Mommy Dearest

The fight between socialite Judi Wolf and her brother has turned into the mother of all family feuds.

But in Letty's case, Judge Stewart apparently overlooked several of these procedures.

For one thing, the appointment of a guardian must be based on medical information, usually a letter from a doctor. Haines had presented a letter, allegedly from Halterman, claiming that she'd been Letty's physician since November 1995 and had diagnosed her with dementia "resulting in short-term memory loss." Letty's recovery from the hip fracture had been slow, according to the letter. "Unfortunately, because of the underlying dementia, she had great difficulty performing activities of daily living.

"Due to some social issues within her family," the doctor continued, she had been unable to see Letty for some time. However, it was still her opinion that Letty was incapable of living in her home without the assistance of a health-care provider.

Horen objected to the letter's admission. For starters, it wasn't signed, and Halterman--who arguably was not even Letty's primary physician--was not present for questioning. The letter made only a vague reference to short-term memory loss, and it did not mention incontinence. Nor did it suggest that 24-hour care was necessary. Besides, could Halterman be objective given the fact that Marvin Wolf's brother and sister-in-law donated such large sums to Rose Medical?

Judge Stewart said she would not consider the letter when rendering her opinion. The only medical evidence she then had was the testimony of two caregivers from First Choice and a nurse from Rose--none of them qualified to diagnose dementia. Even so, the hearing continued.

Under Colorado law, the courts are supposed to follow a hierarchical list when choosing a guardian: Spouses, adult children and family friends all rank higher on that list than professional guardians like Gordon Wolfe. Wolfe has previously drawn criticism for his work as a guardian; Haines, in addition to being Judi's attorney, represented Wolfe when those claims got to court. (When Horen asked the court to make Wolfe turn over records of those court cases, Wolfe's attorney complained that compliance would be "unduly burdensome.")

Finally, according to the statutes, the court is supposed to begin the process with the least restrictive form of guardianship.

Stewart followed none of these procedures. Based on little more than the testimony of two First Care representatives who claimed Letty needed 24-hour care--and said John Milstein was an impediment to his mother receiving proper assistance--the judge appointed Wolfe as Letty's guardian. He was given complete authority over her life.

"No family member or neighbor shall interfere with the Guardian's administration," Stewart ordered. "Schedules, visits, outings and contacts with Letty should be cleared through the Guardian."

Stewart, however, did order Wolfe to "work with Mrs. Milstein to implement the program with her comfort and her wishes in mind." And mindful of Letty's complaints that her daughter was doing this in order to drive her into a nursing home, Stewart also prohibited Wolfe from obtaining out-of-home care "except for medical emergencies or for her protection."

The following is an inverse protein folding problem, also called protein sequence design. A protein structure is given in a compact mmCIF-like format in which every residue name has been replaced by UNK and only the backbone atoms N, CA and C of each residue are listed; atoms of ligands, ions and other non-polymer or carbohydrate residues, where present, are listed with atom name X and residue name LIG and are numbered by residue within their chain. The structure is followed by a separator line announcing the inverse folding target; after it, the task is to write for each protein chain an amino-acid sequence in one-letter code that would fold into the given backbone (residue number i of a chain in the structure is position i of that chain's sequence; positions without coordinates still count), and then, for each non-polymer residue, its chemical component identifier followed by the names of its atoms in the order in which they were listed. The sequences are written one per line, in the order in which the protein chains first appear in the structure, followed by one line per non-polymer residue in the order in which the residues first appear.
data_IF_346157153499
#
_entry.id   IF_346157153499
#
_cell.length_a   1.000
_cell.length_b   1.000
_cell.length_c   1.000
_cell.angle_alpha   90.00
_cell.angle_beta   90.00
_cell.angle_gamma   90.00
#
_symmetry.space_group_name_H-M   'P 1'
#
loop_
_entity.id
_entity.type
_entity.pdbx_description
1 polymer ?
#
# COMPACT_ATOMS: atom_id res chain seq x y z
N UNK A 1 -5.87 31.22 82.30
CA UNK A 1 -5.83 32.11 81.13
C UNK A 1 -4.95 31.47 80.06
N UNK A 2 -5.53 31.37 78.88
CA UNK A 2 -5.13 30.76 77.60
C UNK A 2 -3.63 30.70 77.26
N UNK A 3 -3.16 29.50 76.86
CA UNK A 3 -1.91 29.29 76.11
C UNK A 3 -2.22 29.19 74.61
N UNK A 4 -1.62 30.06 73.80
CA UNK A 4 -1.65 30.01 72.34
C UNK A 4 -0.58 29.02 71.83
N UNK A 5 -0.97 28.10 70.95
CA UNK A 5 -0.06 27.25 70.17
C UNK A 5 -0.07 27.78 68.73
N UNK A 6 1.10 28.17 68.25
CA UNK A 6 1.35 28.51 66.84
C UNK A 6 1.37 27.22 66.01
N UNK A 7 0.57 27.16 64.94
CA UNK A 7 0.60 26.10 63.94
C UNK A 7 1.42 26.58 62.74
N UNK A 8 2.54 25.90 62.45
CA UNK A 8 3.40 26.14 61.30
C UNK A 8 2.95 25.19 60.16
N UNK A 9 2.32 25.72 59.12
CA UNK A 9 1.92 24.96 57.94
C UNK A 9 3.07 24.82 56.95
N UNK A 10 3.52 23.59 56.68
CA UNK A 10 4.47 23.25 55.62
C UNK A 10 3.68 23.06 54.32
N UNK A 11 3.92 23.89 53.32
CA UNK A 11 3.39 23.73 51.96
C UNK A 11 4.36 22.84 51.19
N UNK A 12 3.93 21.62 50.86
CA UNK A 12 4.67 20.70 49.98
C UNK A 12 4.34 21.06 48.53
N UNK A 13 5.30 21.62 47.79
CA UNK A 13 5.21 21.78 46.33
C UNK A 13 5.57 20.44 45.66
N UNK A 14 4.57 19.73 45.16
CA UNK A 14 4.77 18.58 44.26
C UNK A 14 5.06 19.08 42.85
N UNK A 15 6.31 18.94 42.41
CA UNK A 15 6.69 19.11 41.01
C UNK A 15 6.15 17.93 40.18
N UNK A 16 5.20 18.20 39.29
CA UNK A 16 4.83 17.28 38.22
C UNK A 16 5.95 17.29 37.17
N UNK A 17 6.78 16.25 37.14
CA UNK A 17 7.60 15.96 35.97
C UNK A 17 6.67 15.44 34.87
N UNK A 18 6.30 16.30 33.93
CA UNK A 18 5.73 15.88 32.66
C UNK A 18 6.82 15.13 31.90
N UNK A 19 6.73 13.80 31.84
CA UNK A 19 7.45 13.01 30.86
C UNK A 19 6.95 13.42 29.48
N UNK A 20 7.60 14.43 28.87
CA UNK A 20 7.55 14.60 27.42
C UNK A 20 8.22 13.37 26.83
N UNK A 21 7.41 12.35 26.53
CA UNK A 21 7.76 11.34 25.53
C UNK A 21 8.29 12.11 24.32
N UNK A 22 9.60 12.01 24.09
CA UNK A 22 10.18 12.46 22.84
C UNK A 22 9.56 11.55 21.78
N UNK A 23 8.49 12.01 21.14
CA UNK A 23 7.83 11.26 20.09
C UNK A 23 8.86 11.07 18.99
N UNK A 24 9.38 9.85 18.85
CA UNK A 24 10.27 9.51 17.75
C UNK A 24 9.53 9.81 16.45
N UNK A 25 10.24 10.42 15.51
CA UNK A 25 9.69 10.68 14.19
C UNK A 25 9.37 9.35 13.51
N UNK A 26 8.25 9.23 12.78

The judge also appointed Norwest Bank to be Letty's temporary conservator, which included paying "reasonable" fees to Wolfe and his designated health- and personal-care workers. And the bank would take over writing checks for groceries, travel and entertainment--a chore Letty had performed capably until her injury. In return for its services, the bank would pay itself $10,000 a year.

At a May hearing, Wolfe recommended that a permanent guardian be appointed. But since Letty's resources would not cover such an expense, he suggested that in the next year she be placed in a nursing home "regardless of her condition or desires of anyone."

The "interactions between all family members is pathological and dysfunctional with dysfunction between John and Mrs. Milstein most evident at present, perhaps because Mrs. Milstein is refusing to see Judi," Wolfe told the court. He recommended that an independent professional evaluation be done of John and Judi. "Such evaluations would help sort out recommendations to govern the degree of involvement or authority for each child in Mrs. Milstein's life in the future," he said.

But before such an evaluation was conducted, in July Wolfe was back before the judge, urging that visitation be limited because John and neighbors like the Densts and Watts agitated Letty to revolt against her home-health-care aides. John intimidated the aides, Wolfe said, and Letty's "histrionics" drove them from the house.

But even one of the aides who testified to John's disruptive influence had noted in a daily log book that Letty was always happier after speaking to her son. Also included in the evidence at that hearing were handwritten instructions given the aides charged with watching Letty:

"Treat her like a disciplined child. Prepare dinner and serve it whether she wants it or not. Do not listen to her bossiness. Do not do anything she demands. Make note of all phone calls in for her (who, when, how long)."

Horen objected to the demeaning orders, as well as to a memo from Wolfe placing severe restrictions on Letty's visiting hours and telephone use. "You have far exceeded your authority," he said. "You're supposed to take into account the incapacitated person's wishes. The court order was not meant to make Mrs. Milstein a prisoner. She desperately wants her freedom back, and we will fight."

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